Copyright: © the author(s), publisher and licensee Medip Academy. This is an open-access article distributed under the terms of the Creative Commons Attribution Non-Commercial License, which permits unrestricted non-commercial use, distribution, and reproduction in any medium, provided the original work is properly cited.

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weight babies and maternal death due to unintended pregnancies.

Aims

To study the acceptability and safety of use of intrauterine contraceptive device in postpartum period.

Objectives

To assess the feasibility, safety, efficacy and expulsion rate of IUCD insertion in postpartum period.

METHODS

This is a prospective observational study conducted at a tertiary care teaching medical college and hospital in Maharashtra. All postpartum patients who are willing to use IUCD for contraception in post-partum period were included in this study from January 2018 to October 2018 and patients were followed-up up to a period of one-year post IUCD insertion for the study.

Inclusion criteria

• All patients who are eligible and willing for insertion of IUCD in postpartum period were included in the study.

Exclusion criteria

• Patients who had the following conditions were excluded from the study,

• Pregnant patients who were below 28 weeks gestation, fever, genital tuberculosis, anaemia, PPH (postpartum hemorrhage), obstructed labour, uterine fibroids, PROM >12 hours, history of ectopic pregnancy in the past, HIV positive patients and those who had uterine anomalies or genital cancer.

Patient selection

All pregnant woman delivered beyond 28 weeks gestation at tertiary care teaching medical hospital and college in Maharashtra from January 2018 to October 2018 were included in the study.

Sample size

In this study 750 patients were counselled for postpartum IUCD insertion, out of which 300 patients accepted and were followed up for one-year post IUCD insertion.

In this study copper T 380A was used.

Follow-up

Follow-up of the patient is vital component of this study. After PPIUCD insertion woman are advised routine postpartum care up to 6 weeks, and they were asked to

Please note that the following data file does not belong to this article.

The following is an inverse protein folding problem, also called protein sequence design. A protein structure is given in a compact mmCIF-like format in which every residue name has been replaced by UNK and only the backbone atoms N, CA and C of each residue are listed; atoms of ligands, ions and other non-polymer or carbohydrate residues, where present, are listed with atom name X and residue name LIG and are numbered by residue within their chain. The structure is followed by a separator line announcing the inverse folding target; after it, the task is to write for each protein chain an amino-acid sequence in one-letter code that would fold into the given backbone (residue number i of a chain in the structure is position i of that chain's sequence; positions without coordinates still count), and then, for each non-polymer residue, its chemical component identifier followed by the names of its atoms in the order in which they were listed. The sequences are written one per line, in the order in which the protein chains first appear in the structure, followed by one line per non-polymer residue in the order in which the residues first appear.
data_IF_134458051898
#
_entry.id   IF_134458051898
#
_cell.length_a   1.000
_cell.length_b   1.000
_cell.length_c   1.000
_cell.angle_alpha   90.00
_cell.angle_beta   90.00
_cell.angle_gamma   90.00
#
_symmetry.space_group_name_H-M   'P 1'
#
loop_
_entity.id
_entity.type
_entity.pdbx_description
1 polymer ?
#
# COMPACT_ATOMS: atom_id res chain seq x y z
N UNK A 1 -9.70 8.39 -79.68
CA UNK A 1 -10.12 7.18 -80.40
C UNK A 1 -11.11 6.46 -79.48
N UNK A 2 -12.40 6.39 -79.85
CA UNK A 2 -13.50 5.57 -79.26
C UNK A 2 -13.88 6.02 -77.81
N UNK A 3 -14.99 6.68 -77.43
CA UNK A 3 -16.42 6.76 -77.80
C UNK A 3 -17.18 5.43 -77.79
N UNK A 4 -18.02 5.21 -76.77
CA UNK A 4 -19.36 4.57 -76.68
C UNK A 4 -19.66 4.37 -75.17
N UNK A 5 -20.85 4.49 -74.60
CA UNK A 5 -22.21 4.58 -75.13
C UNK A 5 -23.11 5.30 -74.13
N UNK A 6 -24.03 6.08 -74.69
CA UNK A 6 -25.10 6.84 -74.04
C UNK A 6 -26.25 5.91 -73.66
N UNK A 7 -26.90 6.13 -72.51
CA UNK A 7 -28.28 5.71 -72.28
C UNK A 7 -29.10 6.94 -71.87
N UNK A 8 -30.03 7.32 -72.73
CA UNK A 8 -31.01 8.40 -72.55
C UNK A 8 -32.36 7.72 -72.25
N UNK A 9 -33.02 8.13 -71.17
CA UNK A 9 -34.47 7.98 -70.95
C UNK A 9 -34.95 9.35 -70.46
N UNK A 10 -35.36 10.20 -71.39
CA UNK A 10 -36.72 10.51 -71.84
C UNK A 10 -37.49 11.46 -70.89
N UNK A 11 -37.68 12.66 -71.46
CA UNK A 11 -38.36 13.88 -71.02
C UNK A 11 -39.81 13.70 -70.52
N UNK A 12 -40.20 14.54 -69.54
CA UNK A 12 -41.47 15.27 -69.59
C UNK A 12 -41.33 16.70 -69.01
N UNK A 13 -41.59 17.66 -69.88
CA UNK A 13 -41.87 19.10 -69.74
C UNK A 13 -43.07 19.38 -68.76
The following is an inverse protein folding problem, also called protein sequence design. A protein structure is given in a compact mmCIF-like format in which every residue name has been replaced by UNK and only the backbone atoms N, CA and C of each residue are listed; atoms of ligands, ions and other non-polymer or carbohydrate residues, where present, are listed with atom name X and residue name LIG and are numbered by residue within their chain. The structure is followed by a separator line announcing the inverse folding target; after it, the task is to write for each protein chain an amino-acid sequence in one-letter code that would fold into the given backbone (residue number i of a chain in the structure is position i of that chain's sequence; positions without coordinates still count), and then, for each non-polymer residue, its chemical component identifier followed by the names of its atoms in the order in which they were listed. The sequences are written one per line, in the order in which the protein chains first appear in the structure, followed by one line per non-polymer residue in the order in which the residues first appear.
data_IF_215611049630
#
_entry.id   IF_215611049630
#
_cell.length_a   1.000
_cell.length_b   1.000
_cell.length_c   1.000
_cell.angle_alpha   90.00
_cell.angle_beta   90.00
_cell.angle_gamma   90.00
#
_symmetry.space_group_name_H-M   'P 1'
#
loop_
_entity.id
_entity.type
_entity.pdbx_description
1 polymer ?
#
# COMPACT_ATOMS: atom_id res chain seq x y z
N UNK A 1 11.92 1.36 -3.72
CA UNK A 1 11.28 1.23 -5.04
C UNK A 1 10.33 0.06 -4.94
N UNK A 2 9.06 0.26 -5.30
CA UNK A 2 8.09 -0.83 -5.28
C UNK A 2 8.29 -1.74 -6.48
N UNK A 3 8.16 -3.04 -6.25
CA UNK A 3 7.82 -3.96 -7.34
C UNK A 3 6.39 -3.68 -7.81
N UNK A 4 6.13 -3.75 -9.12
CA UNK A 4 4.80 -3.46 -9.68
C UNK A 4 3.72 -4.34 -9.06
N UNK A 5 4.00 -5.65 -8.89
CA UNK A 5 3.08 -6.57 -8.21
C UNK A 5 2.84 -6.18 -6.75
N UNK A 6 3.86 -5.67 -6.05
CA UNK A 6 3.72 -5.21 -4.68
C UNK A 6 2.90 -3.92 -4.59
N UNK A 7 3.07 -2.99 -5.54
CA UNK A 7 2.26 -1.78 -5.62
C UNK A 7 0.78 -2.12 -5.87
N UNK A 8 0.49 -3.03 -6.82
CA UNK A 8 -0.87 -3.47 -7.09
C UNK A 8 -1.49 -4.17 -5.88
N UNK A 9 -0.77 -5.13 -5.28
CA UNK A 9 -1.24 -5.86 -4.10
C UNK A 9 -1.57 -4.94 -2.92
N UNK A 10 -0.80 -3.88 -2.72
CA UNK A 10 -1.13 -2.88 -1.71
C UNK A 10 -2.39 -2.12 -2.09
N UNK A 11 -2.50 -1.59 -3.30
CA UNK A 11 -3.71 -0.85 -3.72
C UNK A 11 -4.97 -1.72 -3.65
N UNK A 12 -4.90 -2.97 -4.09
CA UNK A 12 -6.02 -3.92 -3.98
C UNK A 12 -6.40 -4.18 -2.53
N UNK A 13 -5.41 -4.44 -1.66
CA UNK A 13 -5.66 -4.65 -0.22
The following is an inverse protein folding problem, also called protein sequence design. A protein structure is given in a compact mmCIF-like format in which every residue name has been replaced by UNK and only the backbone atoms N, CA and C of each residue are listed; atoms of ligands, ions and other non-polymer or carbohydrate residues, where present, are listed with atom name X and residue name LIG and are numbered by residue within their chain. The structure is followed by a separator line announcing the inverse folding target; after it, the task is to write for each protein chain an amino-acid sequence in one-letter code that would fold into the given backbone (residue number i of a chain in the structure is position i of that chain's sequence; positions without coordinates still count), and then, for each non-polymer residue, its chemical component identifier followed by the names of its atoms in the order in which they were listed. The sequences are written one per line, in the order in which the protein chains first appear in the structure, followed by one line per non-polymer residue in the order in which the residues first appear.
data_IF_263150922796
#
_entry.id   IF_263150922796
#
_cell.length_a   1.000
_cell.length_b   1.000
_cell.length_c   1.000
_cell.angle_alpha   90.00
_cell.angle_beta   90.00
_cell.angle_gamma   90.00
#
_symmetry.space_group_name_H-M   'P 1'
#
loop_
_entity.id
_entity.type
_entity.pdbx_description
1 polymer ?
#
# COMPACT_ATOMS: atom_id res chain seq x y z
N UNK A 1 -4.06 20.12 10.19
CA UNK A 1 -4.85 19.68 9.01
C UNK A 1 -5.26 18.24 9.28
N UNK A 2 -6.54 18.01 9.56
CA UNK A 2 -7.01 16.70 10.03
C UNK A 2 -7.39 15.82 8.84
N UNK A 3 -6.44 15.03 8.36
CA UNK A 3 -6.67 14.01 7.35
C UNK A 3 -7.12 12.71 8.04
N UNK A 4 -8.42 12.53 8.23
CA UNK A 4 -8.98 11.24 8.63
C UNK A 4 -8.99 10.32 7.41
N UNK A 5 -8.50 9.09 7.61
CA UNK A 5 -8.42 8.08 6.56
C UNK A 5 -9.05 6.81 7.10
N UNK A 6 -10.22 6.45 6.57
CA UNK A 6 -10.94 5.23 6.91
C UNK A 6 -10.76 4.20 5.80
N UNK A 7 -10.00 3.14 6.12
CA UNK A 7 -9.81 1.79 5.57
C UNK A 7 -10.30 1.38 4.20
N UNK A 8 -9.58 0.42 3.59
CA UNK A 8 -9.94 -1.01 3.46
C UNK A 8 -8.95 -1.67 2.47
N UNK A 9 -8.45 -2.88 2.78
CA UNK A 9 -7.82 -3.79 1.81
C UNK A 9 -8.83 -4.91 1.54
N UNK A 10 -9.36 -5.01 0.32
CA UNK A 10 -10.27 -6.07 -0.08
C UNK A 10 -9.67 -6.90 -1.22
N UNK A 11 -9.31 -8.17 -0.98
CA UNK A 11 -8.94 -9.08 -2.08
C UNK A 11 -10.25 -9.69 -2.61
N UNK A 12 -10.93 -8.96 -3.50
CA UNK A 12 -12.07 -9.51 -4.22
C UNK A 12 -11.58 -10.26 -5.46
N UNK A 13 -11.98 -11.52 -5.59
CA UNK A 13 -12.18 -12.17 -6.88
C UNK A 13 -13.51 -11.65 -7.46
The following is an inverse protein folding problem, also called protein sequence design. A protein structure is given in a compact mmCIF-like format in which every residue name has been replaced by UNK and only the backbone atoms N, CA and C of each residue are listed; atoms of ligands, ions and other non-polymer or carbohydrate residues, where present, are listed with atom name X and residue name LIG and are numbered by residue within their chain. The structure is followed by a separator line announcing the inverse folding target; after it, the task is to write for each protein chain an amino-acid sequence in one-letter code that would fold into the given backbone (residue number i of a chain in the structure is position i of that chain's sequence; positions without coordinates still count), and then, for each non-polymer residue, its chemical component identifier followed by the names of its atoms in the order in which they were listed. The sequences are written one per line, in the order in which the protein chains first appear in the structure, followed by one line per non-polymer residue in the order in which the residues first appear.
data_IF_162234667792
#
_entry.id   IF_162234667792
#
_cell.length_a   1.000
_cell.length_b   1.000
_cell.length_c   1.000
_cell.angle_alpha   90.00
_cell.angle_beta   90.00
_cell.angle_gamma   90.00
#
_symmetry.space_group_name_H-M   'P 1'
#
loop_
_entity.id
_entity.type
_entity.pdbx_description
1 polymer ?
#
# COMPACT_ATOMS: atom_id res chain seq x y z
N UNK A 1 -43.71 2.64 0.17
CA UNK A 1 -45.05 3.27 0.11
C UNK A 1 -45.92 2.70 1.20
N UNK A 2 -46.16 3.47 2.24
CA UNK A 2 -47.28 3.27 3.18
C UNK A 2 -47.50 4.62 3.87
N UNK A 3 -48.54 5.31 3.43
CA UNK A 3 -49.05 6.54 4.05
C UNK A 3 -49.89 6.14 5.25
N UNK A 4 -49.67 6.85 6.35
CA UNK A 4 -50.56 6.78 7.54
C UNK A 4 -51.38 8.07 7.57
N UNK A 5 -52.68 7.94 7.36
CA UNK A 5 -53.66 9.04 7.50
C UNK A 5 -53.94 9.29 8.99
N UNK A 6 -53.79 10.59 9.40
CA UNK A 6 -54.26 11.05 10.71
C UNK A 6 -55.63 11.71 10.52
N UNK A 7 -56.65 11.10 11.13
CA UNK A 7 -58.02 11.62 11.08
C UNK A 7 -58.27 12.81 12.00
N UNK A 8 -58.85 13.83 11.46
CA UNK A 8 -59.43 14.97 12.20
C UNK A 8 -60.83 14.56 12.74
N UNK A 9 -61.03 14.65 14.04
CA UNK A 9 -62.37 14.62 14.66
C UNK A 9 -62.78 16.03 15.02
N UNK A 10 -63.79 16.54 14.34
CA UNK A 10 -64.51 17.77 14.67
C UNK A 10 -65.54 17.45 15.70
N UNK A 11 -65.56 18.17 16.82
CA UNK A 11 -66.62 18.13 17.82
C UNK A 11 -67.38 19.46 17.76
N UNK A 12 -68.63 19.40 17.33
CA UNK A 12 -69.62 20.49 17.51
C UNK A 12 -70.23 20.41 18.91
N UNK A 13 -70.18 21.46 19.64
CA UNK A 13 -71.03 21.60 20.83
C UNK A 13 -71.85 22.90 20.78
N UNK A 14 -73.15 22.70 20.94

return after 6 months and then after one year for assessment of acceptability. During follow-up complete clinical check-up, speculum examination was performed to see IUCD thread and any vaginal discharge. Those patients who did not come for follow-up were contacted on phone and enquired regarding any complaint’s ad complications about of copper T insertion.

Safety analysis

It was done on the basis of patient’s complaints like pain in abdomen, excessive vaginal bleeding, foul smelling vaginal discharge.

Efficacy analysis

In view of expulsion rate and continuation rate at follow-up visit.

Statistical analysis

Data was entered in Microsoft excel data sheet and was analysed using SPSS22 version software. Categorical data was represented in the form of frequencies and proportions. Chi square was used as test of significance for qualitative data, continues data was represented as mean and standard deviation.

Graphical representation of data

Microsoft excel and Microsoft word was used to obtain graphs and charts. p value (probability that the result is true) of <0.05 is considered as statistically significant after assuming all the rules of statistical tests.

RESULTS

Majority of patients in this study were in age group 21 to 26 years of age (58.7%), followed by those who were below 20 years of age (22.7%) and the least number were in the age group more than 30 years (3.3%) (Table 1).